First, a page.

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An overhead view of Rabati Malik Caravanserai

Rabati Malik Caravanserai and Sardoba

The layout of this large fortified caravanserai shows that it was once much more than just a resting place for travelling merchants.

Built in the 1070s, the Rabati Malik Caravanserai was one of the largest structures of civil architecture in pre-Mongol Central Asia. While most caravanserais of the time were a combination of fortifications for soldiers and hotels for travellers, this one marked a significant evolution because it also had a major role as a royal palace.

When you visit today, the first thing you'll see is the main entrance portal, which is the only part of the main structure still standing. It's considered to be an artistic masterpiece with its frame decorated with carvings of bold star octagons twisted together, protruding discs in the middle of each one, surrounded by a prominent belt chain of closed links on the outside.

A fragment of the portal with its detailed decorations – © IICAS
A fragment of the portal with its detailed decorations – © IICAS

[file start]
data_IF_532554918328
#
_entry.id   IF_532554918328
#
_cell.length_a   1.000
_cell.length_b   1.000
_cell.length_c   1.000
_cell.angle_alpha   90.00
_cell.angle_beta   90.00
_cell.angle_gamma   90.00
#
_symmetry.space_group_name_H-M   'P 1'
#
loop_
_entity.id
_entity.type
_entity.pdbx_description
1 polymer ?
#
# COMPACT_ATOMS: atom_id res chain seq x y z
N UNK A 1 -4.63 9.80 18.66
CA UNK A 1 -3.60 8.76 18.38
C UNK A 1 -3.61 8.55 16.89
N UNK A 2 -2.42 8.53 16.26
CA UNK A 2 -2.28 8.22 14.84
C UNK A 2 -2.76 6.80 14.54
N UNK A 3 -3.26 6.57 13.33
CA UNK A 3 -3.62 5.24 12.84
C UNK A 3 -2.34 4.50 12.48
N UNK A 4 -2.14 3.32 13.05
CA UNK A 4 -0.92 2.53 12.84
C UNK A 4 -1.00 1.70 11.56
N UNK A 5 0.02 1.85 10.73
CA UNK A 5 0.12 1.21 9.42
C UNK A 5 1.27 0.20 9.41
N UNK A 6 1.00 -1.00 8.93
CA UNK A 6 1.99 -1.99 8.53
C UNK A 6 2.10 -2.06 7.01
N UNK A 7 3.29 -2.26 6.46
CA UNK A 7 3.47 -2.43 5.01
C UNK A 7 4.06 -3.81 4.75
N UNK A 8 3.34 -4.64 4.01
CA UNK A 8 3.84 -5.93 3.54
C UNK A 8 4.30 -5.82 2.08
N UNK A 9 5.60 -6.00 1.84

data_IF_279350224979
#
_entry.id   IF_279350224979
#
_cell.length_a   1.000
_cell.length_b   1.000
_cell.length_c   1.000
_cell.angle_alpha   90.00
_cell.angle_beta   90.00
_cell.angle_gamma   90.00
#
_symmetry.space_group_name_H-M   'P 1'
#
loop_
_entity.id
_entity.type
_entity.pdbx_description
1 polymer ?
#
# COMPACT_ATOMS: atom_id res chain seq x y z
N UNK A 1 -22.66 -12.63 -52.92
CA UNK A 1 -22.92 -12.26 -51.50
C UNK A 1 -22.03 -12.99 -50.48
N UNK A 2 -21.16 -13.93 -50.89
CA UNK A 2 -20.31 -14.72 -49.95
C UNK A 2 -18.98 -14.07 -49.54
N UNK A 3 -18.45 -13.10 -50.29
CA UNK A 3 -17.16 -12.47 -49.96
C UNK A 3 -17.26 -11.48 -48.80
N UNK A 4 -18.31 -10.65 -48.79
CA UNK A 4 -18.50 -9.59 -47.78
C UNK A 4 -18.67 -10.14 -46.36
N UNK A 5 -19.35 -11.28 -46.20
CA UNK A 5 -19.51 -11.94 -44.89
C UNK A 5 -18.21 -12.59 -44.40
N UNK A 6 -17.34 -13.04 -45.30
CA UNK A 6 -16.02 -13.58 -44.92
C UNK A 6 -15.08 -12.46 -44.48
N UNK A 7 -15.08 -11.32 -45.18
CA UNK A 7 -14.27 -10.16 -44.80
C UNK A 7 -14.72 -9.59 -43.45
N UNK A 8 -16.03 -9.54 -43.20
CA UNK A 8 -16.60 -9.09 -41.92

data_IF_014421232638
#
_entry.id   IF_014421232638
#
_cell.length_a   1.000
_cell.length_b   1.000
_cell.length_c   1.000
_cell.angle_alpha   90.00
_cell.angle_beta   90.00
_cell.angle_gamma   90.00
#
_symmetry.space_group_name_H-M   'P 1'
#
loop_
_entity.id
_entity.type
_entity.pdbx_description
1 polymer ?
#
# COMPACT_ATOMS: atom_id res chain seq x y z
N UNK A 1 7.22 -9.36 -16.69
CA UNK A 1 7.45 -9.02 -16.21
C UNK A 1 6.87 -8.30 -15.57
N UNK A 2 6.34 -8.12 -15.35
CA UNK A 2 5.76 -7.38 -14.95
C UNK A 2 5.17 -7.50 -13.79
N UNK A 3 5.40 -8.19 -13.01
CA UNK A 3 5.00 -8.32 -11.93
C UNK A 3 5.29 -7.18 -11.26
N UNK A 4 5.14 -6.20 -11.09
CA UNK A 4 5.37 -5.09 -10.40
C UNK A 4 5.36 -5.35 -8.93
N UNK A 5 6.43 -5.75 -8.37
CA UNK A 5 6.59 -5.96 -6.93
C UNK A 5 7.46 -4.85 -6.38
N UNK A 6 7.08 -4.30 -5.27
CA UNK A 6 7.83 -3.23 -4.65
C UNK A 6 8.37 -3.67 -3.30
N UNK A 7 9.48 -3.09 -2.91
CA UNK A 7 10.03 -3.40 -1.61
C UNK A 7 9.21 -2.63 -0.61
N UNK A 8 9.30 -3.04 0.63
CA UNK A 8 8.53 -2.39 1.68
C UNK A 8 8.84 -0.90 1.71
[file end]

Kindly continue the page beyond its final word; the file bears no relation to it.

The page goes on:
Walking through the portal, you'll find low stones marking the complete layout of the caravanserai, which archaeologists have been able to determine from recent studies. As you wander through the plan, you'll realise that the caravanserai is in the shape of a square, with sides of about 90 metres on the outside. Inside, it's divided into two parts with different designs. The southern half has a system of parallel premises where travellers would rest, with rooms used for things like stables, security, and storage. The northern half was the palace, with a large covered gallery, courtyards to receive guests, and an octagonal rotunda at the centre.

Outside the thick main walls is another important part of the site – the water reservoir, known as a sardoba, which is one of the largest and oldest of its kind in the region. It was built in the 14th century, about 150 metres southwest of the caravanserai, and is shaped like a dome with just the top third of the structure protruding above the surface and the rest of it underground, another 13 metres deep. A small entrance way with a portal marks a set of stairs that descends into the water.

The above-ground portion of the Rabati Malik Sardoba – © Ona Vileikis
The above-ground portion of the Rabati Malik Sardoba – © Ona Vileikis

The sardoba would've got its water from the Zarafshan River via a canal that was nearly 30 kilometres long. From the reservoir, the caravanserai would've been supplied with water through a ceramic pipeline system. The sardoba, along with the caravanserai, is an outstanding example of how human creativity has been able to find sophisticated architectural and planning solutions to live in the dry steppe environment.